And yes, there's an old saying that "if wishes were horses, beggars would ride," but here's the thing: Both Chinese state-owned rocket launchers and privately owned Rocket Lab are saddling up and trying to make a real go of reusable rockets.
Why reuse rockets?
The reasoning is clear: Currently, "incumbent" rocket launchers like Roscosmos in Russia, Arianespace in Europe, and the Boeing-Lockheed Martin joint venture United Launch Alliance (ULA) in America rely entirely on expendable launch technologies. In order to launch a satellite, they must build a rocket. In order to launch a second satellite ... they must build an entirely new rocket from scratch.
And with each new rocket built, the cost of space launch rises.
SpaceX's solution to this dilemma has been to pioneer the use of flight-proven (aka reusable) rockets. Because if you can build just one rocket, and reuse it to launch multiple satellites on multiple missions, you save enormously on the cost of building rockets. Essentially, your cost of doing business begins to approach the cost of filling up the tank with rocket fuel. This is how SpaceX can now afford to launch satellites into orbit for as little as $50 million, while its rival ULA is still charging in excess of $177 million for an Atlas V flight.
It's also why China and Rocket Lab want to get in on the reusable rocket game.
China's plan takes wing
In the case of China, we saw a big leap forward toward reusability earlier this month, when a Chinese Long March 4B rocket first delivered an Earth observation satellite into orbit, then deployed "grid fins" on its spent first stage booster to help maneuver and control the booster's fall back to Earth. (On SpaceX's Falcon, grid fins are used to help slow the Falcon's descent through the atmosphere, and to help it maneuver to its landing spot.)
This was the second time China has employed grid fin technology, and while China's space program hasn't yet combined the use of grid fins with landing legs and retrorockets to permit a controlled first stage landing (so that the rocket can be reused), the experiment with grid fins usage suggests that this is the direction in which China is headed.
Indeed, SpaceNews.com reports that the upcoming "Long March 6" and Long March 8" rockets could see China launching and landing its rockets a la SpaceX by as early as 2035.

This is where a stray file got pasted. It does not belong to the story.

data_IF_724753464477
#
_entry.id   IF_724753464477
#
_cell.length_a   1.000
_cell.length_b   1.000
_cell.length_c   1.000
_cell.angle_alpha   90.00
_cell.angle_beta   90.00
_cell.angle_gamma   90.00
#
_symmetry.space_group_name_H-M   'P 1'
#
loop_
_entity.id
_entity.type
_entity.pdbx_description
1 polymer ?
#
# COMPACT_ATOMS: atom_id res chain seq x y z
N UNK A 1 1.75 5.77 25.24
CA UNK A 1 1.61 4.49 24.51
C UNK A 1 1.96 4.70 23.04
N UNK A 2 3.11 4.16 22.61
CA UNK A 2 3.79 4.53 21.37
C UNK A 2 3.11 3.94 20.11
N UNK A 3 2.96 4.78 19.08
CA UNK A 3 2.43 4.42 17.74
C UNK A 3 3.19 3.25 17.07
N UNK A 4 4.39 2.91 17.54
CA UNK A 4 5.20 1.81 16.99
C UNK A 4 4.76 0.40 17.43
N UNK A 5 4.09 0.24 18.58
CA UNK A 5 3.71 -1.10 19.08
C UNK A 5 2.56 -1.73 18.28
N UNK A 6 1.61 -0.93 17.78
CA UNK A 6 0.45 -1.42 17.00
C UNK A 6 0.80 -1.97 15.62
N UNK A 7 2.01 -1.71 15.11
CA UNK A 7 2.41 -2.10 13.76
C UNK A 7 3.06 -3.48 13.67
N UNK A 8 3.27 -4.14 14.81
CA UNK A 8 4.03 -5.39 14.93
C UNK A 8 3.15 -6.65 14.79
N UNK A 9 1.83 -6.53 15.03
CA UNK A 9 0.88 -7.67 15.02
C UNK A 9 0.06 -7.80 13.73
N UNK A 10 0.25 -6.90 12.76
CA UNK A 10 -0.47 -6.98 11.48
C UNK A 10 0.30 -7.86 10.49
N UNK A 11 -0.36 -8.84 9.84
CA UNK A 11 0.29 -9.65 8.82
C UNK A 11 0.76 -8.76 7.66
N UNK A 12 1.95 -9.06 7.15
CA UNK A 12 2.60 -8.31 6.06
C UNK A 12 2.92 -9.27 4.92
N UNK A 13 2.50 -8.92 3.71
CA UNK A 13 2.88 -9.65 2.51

Rocket Lab tries a new trick
Taking a somewhat different approach to reusability are New Zealand's Rocket Lab and its U.S. subsidiary Rocket Lab USA.
Earlier this month, the company began preparing for its tenth "Electron" rocket launch (named, in RL's tongue-in-cheek fashion, the "Running Out of Fingers" mission), which is scheduled to launch later this week. In its press release, Rocket Lab noted that the mission will put into orbit "multiple microsatellites in a rideshare mission representing five different countries."
That's the main mission. But this rocket will also be equipped with "S-band telemetry and onboard flight computer systems, to gather data during the first stage's atmospheric reentry," and "a reaction control system to orient the booster during its reentry descent." So while "Running Out of Fingers" may not be ready to land itself just yet, it's designed to begin gathering data on, and equipped to begin preparations for, a future mission in which the rocket will be recovered for reuse.
Rocket Lab's plan, by the way, differs from how SpaceX recovers and reuses rockets. At RL, spent first stage rockets will parachute back to earth, be snagged by helicopter, and be carried back to land for refurbishment and reuse. Simply getting one extra launch out of a rocket in this manner, says Rocket Lab CEO Peter Beck, would be a "fantastic" way to double the company's rocket production without any additional capital investment.
Still saddling up
To be clear, neither China nor Rocket Lab is anywhere near being able to duplicate SpaceX's feat of consistently launching and landing rockets for reuse -- yet. But with each advance made by these rivals, SpaceX's "edge" over its competitors, derived from its ability to reuse rockets rather than having to build new ones from scratch for each new space launch, shrinks just a little bit.
One notable exception to this trend: At ULA -- the space launch joint venture between Boeing and Lockheed Martin -- the plan is still just to make the company's new Vulcan rocket reusable ... eventually.
Vulcan hasn't actually flown yet, you see. And even once it does begin flying, it still won't be the rocket's final form. ULA plans to start out flying a combination Vulcan first stage-cum-Centaur rocket second stage, then later switch out the Centaur for a more powerful "ACES" second stage. At some point in this process -- ULA won't say exactly when -- it wants to try reusing engines from the Vulcan first stage by detaching them after the rocket's burn, parachuting them to Earth, and catching them with a helicopter.
So basically the same thing as Rocket Lab described up above.
The key difference: Rocket Lab has a working rocket that it wants to make reusable to experiment with already -- and is forging ahead with its plan to make that rocket reusable. ULA doesn't, so it can't.